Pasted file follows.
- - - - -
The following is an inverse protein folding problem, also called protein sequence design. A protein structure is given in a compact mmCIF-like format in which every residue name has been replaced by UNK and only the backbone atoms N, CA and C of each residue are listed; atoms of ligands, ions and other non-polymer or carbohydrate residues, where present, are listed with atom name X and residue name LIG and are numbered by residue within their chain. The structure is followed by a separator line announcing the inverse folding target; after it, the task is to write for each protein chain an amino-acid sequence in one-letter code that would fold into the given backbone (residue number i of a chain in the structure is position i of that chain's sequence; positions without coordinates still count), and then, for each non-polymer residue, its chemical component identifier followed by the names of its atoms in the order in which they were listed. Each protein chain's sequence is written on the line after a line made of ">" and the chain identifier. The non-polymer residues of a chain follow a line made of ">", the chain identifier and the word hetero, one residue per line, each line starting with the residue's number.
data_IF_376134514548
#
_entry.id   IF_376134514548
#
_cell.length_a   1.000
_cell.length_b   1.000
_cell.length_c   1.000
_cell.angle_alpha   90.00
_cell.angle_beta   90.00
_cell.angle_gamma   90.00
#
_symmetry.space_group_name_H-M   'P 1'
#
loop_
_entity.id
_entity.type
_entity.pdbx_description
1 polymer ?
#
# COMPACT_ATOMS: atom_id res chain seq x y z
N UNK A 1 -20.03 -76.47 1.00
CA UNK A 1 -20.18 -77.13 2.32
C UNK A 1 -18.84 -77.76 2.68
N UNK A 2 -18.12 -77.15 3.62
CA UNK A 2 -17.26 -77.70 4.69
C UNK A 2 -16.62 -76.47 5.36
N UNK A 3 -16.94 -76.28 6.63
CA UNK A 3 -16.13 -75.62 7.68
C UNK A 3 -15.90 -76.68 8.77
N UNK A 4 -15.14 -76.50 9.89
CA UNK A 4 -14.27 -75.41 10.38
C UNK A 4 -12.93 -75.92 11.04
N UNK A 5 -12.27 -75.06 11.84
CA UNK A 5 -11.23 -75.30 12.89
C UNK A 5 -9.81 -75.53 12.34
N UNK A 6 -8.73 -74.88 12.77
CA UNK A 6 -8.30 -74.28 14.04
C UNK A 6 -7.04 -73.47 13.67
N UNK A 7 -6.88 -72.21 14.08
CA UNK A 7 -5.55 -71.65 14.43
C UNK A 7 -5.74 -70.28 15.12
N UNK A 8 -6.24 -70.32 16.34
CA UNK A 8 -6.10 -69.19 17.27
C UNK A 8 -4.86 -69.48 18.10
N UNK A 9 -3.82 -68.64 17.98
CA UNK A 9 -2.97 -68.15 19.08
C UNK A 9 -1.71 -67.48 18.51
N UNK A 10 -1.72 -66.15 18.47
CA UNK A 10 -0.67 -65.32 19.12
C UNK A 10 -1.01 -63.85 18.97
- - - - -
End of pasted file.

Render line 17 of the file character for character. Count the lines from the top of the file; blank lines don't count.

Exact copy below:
_entity.type